Technology

What a Failed Blockchain Phone Says About the Industry

Sirin Labs blockchain phone failed because nobody needs a blockchain phone. That’s a problem inherent in the industry: companies are coming up with solutions for problems that do not exist.

What makes you buy a smartphone? Do you buy it because Lionel Messi is the brand ambassador? Is it the neat-looking design that gets you? Or do you buy it for its functionalities and how you may use them in your daily life?

It’s probably a bit of everything. When it comes down to the buying decision, consumers look at the added value of the product in relation to its cost – that’s why Sirin Labs’ Finney blockchain phone failed. The company launched its $1,000 smartphone with an embedded cold storage wallet in July 2018 as the first “blockchain-powered” handset. It enables users to swap tokens via an internal exchange.

The problem: Nobody was buying it. Or as the company puts it: Sales of the blockchain phone were “less than expected.” Sirin Labs now announced to make 15 out of their 60-person team redundant and will “give some of its work to outsourcing, and plans to focus on development and distribution of the software.”

Buzzwords are not enough to generate sustainable profits

The failure of the Finney blockchain phone showcases the development of blockchain applications over the past two years. During the 2017 crypto-mania, whatever application that included the buzzword “blockchain” was hyped as the next blockbuster product. In a California Gold Rush-like fashion, everyone wanted to get in quickly to make as much money as possible.

But many projects were poorly designed and offered no significant value to the user. Do you really need to carry around a cold storage on your phone? For what?

Blockchain technology does not per se provide any value to the end user. Economic principles rule in the blockchain industry just as much as they do in any other market. If nobody sees any value in your product, you might as well not bother building it in the first place.

The team matters: Not everyone is good at business

A blockchain-phone may be a good idea in a world where consumers use cryptocurrencies as a means of payment. That is still many years out – if it ever happens at all. Businesses, however, need to earn money today. They are confronted with the realities of the current market. There is no point in offering a product that might provide an attractive value proposition in a utopian decentralized world; because that’s not the world we live in.

Lack of business sense is an issue in many blockchain startups. Founders often have no real experience running a business, managing financing, or marketing and selling a product. Executive teams are often comprised of programmers who understand the technology exceptionally well, but their vision is not aligned with the realities of today’s markets.

Ditching the buzzword to focus on solutions

In the report “Predictions 2019: Distributed Ledger Technology”, Forrester found that a continued hype and a drive for unrealistic promises may result in a “looming blockchain winter”. In the northern hemisphere, spring has arrived, but the failure of Sirin Labs’ phone may be a child of this year’s bitter winter.

We went from a blockchain craze to a world radically different – companies are distancing themselves from the buzzword. As the hype dies down, it is replaced by less catchy words such as DLT (distributed ledger technology), or simply removed from marketing material.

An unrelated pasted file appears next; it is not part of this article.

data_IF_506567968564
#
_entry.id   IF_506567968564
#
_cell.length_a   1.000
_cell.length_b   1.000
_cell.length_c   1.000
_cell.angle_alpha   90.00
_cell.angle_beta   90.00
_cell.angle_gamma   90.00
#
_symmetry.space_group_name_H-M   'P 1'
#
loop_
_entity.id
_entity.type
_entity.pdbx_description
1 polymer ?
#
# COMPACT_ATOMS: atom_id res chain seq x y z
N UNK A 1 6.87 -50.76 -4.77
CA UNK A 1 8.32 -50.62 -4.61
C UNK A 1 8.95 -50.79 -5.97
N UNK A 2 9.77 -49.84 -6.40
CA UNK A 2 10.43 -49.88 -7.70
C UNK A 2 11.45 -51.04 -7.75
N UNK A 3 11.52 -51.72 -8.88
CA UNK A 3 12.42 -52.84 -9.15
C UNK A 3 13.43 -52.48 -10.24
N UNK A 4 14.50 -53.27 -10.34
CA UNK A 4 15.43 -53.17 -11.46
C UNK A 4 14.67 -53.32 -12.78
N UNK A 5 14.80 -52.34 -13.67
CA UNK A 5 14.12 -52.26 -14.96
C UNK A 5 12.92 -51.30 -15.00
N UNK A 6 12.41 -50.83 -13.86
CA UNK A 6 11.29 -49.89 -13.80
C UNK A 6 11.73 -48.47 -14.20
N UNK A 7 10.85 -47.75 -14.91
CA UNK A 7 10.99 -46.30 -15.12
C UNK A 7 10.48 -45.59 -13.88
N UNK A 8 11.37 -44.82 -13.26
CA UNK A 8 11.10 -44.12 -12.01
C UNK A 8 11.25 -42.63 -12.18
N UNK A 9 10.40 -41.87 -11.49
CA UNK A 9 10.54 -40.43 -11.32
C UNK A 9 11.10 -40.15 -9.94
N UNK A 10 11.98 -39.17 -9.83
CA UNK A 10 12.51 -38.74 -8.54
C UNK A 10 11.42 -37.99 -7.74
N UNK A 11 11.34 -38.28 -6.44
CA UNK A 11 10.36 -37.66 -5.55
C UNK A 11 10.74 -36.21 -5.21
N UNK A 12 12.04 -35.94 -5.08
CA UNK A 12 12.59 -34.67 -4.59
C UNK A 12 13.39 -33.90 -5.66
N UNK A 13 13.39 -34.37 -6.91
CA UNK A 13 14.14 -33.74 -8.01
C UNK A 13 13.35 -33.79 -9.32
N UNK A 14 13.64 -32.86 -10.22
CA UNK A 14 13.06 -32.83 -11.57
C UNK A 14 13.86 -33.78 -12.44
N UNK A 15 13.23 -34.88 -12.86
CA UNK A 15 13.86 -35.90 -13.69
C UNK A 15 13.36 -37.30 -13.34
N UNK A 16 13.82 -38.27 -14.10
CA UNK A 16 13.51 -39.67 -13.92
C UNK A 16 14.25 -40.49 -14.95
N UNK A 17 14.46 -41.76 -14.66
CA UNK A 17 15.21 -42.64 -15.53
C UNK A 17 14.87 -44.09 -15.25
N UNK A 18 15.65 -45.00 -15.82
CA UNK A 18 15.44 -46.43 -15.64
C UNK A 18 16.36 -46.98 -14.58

This doesn’t mean that the technology isn’t moving forward. On the contrary, the groundbreaking character of blockchain and many other new technologies are recognizable, and their applications are still being unveiled. However, the buzz needs to be left behind.

Because blockchain requires a specific level of cooperation, Forrester suggests that we’ll witness “steady for cautious progress.” This caution is a result of the strong attachment to the 80-95% value loss that cryptocurrencies experienced last year. The misunderstanding between the codependency relationship between blockchain and crypto can, of course, be called out as the culprit.

Therefore, the choice of distancing from the word blockchain lies on two purposes. The first one is to avoid the highly marketable buzzword that has faded – if not crashed. The second is to focus on the applications and benefits of implementing a blockchain solution for a problem that exists. This can be the key to detach blockchain from the frustration linked to cryptos as well as the trigger to unlock the technology as a tool to build the next great companies.

Diversity and cooperation are the key values

Like any other business, blockchain startups need to understand the real-life requirements to get a project off the ground. Ramesh Gopinath, VP of Blockchain Solutions at IBM, says, “If you don’t work through all the major steps, you’ll end up failing.”

Of course, multinationals like IBM have all the resources and specialists in the world. But startups can build diversified teams, too. Companies across all sectors, from aviation to automobile and energy, are recruiting a diverse executive team, bringing to the table a wide range of skills while also providing substantial value to their customers. Those are the kind of blockchain startups you want to watch out for.

Related article:

Property Tokenization: The Digital Future of Real Estate Investment

Lukas Hofer

Lukas J. Hofer is a business writer and has years of experience in financial services and international business. He has a proven track record working with leading international companies and currently works as independent business consultant in Asia.

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